For major media, reporting good news about Covid-19 is a bad thing

And reporting bad news about Covid-19 is a good thing.

This should shock the defenders of the “unbiased” media.

Why Is All COVID-19 News Bad News?” is a National Bureau of Economic Research study that analyzed the tone of COVID-19 related English-language news articles written since January 1, 2020.

What the researchers, Bruce Sacerdote, Ranjan Sehgal and Molly Cook  found was an overwhelming level of negative reporting, even in the face of good news.

  • Ninety one percent of stories by U.S. major media outlets are negative in tone versus fifty four percent for non-U.S. major sources and sixty five percent for scientific journals.
  • The negativity of the U.S. major media is notable even in areas with positive scientific developments including school re-openings and vaccine trials.
  • Media negativity is unresponsive to changing trends in new COVID-19 cases or the political leanings of the audience. U.S. major media readers strongly prefer negative stories about COVID-19, and negative stories in general.
  • Stories of increasing COVID-19 cases outnumber stories of decreasing cases by a factor of 5.5 even during periods when new cases are declining.
  • Among U.S. major media outlets, stories discussing President Donald Trump and hydroxychloroquine are more numerous than all stories combined that cover companies and individual researchers working on COVID-19 vaccines.

To highlight the findings, the authors give us this example: A British publication, the Oxford Mail published a story about how University of Oxford scientists were working on a vaccine that could be rapidly developed–something that the given wisdom at the time said was not possible. That was on February 18.

Not until late April did the major American media–CNN, The New York Times, the Washington Post and even Fox News–pick up this good news story. Even then, the American media put a negative spin on the story:

The U.S. based stories emphasized caveats from health officials and experts downplaying the optimistic timeline and past success of the Oxford researchers. The earliest available (major outlet) U.S. story is from CNN on April 23rd and begins with a quote from England’s Chief Medical Officer Chris Whitty saying that the probability of having a vaccine or treatment “anytime in the next calendar year” is “incredibly small.”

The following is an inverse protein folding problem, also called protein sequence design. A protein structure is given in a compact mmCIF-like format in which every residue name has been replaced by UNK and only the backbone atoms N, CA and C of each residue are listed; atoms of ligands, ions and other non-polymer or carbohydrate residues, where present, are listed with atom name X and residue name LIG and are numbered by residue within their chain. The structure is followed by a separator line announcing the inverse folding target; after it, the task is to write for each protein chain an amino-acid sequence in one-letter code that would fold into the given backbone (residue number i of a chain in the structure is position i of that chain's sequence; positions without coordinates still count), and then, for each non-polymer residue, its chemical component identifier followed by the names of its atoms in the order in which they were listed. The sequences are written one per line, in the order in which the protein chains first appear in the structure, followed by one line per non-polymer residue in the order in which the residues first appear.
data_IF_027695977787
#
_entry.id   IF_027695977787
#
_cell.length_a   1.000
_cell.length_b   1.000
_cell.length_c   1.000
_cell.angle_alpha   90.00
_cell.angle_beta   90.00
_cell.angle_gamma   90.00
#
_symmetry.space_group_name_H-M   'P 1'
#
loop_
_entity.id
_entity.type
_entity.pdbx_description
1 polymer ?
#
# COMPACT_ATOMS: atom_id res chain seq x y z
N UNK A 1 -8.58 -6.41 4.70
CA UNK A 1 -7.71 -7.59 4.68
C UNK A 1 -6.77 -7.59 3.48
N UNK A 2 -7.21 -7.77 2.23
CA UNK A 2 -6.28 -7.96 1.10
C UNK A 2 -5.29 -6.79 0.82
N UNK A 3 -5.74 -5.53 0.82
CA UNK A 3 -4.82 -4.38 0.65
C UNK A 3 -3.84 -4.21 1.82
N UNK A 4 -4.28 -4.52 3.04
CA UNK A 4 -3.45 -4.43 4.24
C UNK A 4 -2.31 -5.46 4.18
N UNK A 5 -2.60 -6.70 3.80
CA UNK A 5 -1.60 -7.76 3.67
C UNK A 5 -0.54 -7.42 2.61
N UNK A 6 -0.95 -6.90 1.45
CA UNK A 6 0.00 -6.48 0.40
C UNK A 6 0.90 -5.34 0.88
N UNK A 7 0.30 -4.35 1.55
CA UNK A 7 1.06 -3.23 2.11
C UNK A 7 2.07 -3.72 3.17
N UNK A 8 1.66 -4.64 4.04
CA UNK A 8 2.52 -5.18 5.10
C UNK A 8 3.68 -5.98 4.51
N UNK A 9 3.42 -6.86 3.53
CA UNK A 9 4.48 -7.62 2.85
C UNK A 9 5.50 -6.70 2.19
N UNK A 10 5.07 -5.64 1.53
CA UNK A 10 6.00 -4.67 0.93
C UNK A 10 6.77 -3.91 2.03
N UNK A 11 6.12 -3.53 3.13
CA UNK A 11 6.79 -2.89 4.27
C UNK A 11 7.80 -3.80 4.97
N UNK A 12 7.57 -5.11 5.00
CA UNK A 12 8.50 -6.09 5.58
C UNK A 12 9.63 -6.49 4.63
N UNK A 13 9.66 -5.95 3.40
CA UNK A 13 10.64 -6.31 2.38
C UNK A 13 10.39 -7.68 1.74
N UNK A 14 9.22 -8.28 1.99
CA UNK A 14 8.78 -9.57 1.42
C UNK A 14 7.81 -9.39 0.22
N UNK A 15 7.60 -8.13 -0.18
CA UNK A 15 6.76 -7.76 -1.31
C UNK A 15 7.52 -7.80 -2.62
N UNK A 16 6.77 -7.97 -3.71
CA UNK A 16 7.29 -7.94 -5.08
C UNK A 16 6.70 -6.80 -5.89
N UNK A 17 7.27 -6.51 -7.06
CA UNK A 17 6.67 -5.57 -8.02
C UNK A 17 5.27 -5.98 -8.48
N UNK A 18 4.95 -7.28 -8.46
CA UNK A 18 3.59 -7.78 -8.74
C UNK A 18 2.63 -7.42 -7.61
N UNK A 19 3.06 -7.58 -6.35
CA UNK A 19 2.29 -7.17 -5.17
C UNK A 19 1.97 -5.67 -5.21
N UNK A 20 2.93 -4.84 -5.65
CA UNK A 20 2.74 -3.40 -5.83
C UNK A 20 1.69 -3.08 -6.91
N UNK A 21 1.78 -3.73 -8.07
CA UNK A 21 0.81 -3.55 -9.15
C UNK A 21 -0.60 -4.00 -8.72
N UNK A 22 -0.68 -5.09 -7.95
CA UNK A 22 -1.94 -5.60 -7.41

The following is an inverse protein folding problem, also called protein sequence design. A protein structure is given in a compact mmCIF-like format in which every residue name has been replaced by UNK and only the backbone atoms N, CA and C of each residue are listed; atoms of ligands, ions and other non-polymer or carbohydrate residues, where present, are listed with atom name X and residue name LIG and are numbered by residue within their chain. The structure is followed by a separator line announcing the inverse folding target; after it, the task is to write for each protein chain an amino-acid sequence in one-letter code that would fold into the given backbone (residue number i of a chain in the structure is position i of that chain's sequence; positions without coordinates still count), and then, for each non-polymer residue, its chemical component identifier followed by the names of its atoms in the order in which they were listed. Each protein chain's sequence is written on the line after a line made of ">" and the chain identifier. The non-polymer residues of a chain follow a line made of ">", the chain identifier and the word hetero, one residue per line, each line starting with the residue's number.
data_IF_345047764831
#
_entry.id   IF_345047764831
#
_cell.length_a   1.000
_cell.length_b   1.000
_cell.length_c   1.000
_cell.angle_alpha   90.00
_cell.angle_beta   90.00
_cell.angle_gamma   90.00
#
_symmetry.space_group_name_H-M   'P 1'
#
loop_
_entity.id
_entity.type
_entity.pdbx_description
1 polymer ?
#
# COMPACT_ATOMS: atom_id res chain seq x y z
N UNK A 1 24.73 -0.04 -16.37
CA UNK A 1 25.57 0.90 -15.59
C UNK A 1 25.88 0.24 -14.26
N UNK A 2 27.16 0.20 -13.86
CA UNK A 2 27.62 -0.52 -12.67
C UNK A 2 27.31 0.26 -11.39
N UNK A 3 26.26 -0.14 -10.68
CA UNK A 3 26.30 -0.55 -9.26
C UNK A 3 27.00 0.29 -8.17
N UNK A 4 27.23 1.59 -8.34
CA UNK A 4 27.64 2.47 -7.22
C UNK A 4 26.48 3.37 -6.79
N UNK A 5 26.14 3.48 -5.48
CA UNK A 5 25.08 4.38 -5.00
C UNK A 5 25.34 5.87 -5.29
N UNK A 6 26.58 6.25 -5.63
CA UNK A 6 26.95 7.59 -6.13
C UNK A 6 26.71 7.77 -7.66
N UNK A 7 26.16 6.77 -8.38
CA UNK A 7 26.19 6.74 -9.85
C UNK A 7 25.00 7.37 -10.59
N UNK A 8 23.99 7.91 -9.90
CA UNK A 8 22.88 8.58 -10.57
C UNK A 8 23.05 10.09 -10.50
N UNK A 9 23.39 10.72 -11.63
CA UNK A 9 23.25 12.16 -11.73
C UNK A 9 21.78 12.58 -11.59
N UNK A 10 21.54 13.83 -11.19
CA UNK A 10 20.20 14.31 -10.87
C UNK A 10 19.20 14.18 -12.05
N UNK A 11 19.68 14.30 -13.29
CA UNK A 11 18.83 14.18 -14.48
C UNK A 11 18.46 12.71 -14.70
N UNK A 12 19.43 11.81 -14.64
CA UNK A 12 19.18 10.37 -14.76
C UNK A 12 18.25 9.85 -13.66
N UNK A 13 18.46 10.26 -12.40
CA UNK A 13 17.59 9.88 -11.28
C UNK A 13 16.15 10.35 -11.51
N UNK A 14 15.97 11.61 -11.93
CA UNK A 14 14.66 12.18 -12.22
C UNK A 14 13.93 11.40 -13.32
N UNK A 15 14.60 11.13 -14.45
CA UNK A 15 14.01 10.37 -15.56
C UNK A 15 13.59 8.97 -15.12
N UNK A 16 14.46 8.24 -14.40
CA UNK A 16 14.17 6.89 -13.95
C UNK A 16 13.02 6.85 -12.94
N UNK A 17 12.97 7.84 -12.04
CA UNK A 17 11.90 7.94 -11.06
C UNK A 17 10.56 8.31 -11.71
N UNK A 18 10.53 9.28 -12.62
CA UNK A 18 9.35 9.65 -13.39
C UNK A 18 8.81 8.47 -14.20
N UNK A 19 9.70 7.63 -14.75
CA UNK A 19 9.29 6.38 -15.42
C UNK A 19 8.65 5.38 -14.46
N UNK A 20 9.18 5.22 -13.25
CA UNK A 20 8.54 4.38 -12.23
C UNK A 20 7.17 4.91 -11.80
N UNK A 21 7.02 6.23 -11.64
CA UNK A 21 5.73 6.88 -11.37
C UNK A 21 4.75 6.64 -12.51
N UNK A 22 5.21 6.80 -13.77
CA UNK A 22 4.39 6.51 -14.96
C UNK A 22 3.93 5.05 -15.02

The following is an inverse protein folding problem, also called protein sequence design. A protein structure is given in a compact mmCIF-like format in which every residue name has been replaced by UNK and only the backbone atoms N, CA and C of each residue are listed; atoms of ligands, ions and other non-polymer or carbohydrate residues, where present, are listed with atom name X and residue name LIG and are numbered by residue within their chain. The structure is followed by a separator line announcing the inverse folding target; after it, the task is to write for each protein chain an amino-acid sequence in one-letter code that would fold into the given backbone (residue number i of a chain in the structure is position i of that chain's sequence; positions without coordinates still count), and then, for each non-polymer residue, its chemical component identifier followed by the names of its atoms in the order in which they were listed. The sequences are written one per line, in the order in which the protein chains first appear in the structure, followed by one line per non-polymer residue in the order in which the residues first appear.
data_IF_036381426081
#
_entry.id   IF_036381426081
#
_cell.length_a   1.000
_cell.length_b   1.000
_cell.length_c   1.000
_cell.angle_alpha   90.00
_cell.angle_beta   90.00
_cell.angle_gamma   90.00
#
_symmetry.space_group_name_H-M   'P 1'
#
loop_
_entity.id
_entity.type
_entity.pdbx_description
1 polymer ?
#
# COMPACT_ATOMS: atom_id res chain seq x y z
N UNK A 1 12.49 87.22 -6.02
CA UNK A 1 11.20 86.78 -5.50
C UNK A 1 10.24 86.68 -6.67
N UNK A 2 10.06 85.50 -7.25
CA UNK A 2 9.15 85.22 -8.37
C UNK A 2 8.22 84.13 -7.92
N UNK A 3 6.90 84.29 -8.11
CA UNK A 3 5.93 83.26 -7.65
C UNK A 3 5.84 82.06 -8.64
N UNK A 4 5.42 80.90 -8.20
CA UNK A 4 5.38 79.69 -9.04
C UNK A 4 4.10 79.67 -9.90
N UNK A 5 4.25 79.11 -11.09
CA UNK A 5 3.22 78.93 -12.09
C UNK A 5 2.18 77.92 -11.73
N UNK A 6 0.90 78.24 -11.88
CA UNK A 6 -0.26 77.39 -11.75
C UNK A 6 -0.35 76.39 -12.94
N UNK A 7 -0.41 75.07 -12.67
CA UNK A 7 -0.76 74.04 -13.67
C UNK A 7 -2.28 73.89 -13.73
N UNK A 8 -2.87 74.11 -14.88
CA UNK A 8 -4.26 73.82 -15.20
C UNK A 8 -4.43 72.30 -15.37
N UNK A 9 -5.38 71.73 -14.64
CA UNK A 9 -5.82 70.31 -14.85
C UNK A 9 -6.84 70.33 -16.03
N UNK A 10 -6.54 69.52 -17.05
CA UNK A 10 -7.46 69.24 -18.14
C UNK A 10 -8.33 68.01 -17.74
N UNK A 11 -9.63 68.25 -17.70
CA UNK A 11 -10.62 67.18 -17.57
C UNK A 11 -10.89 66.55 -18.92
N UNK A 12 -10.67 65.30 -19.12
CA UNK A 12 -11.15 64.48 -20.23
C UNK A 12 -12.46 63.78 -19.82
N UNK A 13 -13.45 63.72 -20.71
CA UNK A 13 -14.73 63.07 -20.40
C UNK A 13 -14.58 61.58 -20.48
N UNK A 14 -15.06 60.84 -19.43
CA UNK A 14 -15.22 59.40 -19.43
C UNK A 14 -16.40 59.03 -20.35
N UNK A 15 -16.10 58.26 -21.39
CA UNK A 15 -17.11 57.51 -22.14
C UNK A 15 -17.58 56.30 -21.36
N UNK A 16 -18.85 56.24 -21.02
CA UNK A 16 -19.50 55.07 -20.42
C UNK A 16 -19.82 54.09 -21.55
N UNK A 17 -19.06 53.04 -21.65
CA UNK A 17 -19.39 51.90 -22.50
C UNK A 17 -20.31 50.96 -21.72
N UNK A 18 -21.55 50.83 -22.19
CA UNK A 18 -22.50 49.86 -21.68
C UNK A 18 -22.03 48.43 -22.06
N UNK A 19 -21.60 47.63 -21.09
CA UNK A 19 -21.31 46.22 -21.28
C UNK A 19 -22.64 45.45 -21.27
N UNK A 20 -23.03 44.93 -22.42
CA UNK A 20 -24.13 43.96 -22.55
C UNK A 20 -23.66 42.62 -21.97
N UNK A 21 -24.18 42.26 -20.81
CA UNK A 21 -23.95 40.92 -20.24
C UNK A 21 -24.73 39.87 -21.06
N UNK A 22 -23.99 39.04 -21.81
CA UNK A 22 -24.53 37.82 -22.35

Nothing to see here, right?

Particularly timely is the study’s examination of reporting about schools, noting the:

…disconnect between U.S. major media reporting on school reopenings and scientific findings on the same topic; the reporting is overwhelmingly negative, while the scientific literature tells a more optimistic story.

This is especially outrageous because while student infection rates are low– 0.14 percent–90 percent of school reopening articles from U.S. major media are negative, compared with 56 percent in foreign media.

Perhaps some readers will attack the study based on the false assumption that it is pro-Trump. Not so. The researchers could not find a correlation between negativity and political position.

The study supports the common sense warning that American public opinion is misguided and uninformed when it comes to getting the complete story about Covid-19. Especially when it comes to reopening schools.

The study perhaps reveals that the belief in major American newsrooms is that the public wants negative, not positive news. Conflict and nastiness are on the menu and reasons to be hopeful are discarded as “uninteresting.”

If the media think that positive news about vaccines and the novel virus is uninteresting, there’s not much hope that the American media will ever get it right.

Related: Why the overwhelming negative bias denies public the essential contest for making reasoned, well-informed decisions, in “How the media has us thinking all wrong about the coronavirus.”

Filed under: Health, Media

Tags: COVID-19, health reporting


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  • OK. Are you suggesting something sinister here? I haven't done any research on it, but my gut tells me it depends what the pandemic news is. Perhaps the inordinate coverage of good news is that most of the time the pandemic has been spreading rapidly. "Happy talk" was Trump's strategy even when he knew it was not warranted and straight talk was necessary. Trump's "happy talk" has had a lasting harmful effect in that it created millions of Covid deniers in America, who still don't get the gravity of what we are up against.

  • Make that "the inordinate coverage of bad news"

  • Still with more of this stuff about all the precautions that are being taken with school children having the intended effect, therefore, precautions with school children are unnecessary.

  • But how do you know whether or not a customer is satisfied with your service? You can't just guess or assume when it comes to customer ...

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